Web Services I Use and Love

I use many services every day to get my job/life organized and completed. I thought that I’d make a list of the services I use and rely on day to day.

This blog is hosted at HostGator and in several years, we’ve never really had any problems. Their support is quick whenever I’ve posted a question or needed help. Their pricing is inexpensive, the service is robust and if you’re looking for an inexpensive shared host, I’d recommend them. (Affiliate link)

Amazon Web Services
From S3 to CloudFront to EC2, Amazon’s tools are well engrained in my daily workflow, whether its content delivery, backups or servers to test things.

Digital Ocean

This may be a company you haven’t heard of, but you will. They offer cloud-based servers starting at $5 a month – and all VPS’s use solid state drives for better speed. I’ve spun a few up to test and have been really pleased with their ease of use and speed. We’re running a new university service on one as a test. They have a free trial period if you want to try them out. Using the code SSDGEEK20 will get you a $20 credit, basically giving you 4 free months of service.

Oh, SendGrid, you make my life so easy. You take the headache out of managing transactional emails and we’re even transitioning to using SendGrid as part of our email marketing toolkit. I wrote about SendGrid here last year. (affiliate link, but they have a free plan you can use.)

There are many project management system, but Basecamp has worked really well for me. It’s been instrumental to us keeping track of our projects, especially since my promotion to creative director last year. Now, I’m keeping track of projects and both on and off-campus service providers, printers, and staff. It really has made life somewhat bearable. This is another product that I use at JCU and Gas Mark 8.

Higher Ed doesn’t pay what the private sector does, so if you’re like me, you do freelance work on the side. The part that was always the worst was invoicing and keeping track of who paid and who hadn’t. Freshbooks takes away all that pain, and it’s been fun to watch them continue to add new features that make life easier. They will email invoices or even snail mail them out for you with a return envelope included. I use it for my personal work (friends and family) and our web consultancy, Gas Mark 8. (affiliate link)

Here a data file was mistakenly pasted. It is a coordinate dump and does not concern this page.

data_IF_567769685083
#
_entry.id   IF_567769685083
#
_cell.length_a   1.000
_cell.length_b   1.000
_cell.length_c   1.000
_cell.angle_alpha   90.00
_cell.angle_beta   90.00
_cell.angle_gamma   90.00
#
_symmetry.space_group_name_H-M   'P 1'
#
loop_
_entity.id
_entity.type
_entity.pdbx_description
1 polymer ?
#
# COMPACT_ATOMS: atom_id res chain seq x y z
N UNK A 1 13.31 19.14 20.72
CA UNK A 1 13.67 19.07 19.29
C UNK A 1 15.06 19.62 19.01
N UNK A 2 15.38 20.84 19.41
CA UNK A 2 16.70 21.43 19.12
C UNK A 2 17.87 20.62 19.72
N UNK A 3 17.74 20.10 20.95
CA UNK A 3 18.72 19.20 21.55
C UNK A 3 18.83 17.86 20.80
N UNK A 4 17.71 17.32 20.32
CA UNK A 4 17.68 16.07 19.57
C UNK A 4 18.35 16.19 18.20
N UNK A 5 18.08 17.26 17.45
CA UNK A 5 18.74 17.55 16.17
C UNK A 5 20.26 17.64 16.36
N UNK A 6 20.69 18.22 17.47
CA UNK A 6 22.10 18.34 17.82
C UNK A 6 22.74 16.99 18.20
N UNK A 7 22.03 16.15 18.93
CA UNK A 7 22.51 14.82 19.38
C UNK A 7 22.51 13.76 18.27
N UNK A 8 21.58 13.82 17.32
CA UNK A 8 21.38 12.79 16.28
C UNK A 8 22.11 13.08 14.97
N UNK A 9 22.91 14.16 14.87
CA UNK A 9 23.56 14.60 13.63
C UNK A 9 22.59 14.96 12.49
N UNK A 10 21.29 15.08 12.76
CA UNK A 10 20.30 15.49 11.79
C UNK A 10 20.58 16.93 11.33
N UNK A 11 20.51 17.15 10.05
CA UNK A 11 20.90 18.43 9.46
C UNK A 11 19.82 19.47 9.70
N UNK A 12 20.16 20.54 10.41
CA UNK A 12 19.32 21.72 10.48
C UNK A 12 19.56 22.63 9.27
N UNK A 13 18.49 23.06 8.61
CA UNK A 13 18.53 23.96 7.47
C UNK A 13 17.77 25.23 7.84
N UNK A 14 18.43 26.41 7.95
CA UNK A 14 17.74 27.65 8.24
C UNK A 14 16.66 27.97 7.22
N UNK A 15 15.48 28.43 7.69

This has proven to be an invaluable tool in our day-to-day work, whether it’s easily sharing files, screenshots and more. I have it set to auto-upload screenshots I take (and I take a few every day) and copies the link for that drop for you so you just have to paste it into the browser, Twitter client or IM conversation and it’s there. It’s that simple. It’s not just for screenshots, however. You can drag any file to it and it knows what to do. I’m happy to pay a few bucks a month for this service.

If your inbox is anything like mine, its pure chaos. SaneBox learns your email habits to help you be more productive. I’ve tried it out for a few weeks and it’s been pretty interesting. You’ve got give them access to your inbox, so just be aware of that. (affiliate link)

Last, but not least, is Spotify. It’s technically a web service, but not like the other ones. I love music. I don’t like to be without it. I open this when I get to work in the morning and close it when I leave. I listen to it on the drive home and then on my laptop while I work into the evening.